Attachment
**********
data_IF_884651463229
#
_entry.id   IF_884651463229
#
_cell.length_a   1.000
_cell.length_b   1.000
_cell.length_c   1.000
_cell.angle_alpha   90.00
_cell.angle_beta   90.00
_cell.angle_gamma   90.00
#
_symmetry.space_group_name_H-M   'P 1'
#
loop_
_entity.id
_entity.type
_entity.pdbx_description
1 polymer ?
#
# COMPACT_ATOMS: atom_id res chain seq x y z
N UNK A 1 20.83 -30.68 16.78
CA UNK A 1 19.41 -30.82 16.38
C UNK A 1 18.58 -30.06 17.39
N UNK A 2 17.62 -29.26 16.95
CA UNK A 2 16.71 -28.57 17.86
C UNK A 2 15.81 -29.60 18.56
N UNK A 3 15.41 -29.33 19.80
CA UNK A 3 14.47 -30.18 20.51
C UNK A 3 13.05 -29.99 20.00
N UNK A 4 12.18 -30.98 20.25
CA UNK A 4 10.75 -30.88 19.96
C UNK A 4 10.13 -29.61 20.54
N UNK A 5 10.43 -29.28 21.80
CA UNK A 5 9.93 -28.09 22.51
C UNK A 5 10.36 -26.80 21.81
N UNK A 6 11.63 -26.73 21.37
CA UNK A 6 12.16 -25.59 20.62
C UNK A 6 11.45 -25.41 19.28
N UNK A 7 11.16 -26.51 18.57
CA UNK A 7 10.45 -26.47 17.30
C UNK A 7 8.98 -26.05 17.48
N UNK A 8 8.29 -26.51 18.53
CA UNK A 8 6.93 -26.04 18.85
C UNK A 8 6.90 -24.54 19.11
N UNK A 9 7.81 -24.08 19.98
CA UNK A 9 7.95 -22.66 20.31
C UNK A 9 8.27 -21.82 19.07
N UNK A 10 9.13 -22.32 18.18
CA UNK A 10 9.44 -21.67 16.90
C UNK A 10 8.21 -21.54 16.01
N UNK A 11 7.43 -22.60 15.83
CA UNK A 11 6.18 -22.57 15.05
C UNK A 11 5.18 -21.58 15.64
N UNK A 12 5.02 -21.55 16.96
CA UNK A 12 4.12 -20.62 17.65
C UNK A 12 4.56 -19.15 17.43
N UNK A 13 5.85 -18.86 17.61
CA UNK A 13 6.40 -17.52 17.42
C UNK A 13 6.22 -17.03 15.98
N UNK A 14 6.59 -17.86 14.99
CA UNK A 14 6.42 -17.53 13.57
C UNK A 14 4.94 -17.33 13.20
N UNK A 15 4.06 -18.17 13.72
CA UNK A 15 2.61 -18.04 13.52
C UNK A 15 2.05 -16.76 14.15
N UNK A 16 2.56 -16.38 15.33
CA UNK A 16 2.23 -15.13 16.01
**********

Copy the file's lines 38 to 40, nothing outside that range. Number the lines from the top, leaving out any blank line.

C UNK A 6 11.45 -25.41 19.28
N UNK A 7 11.16 -26.51 18.57
CA UNK A 7 10.45 -26.47 17.30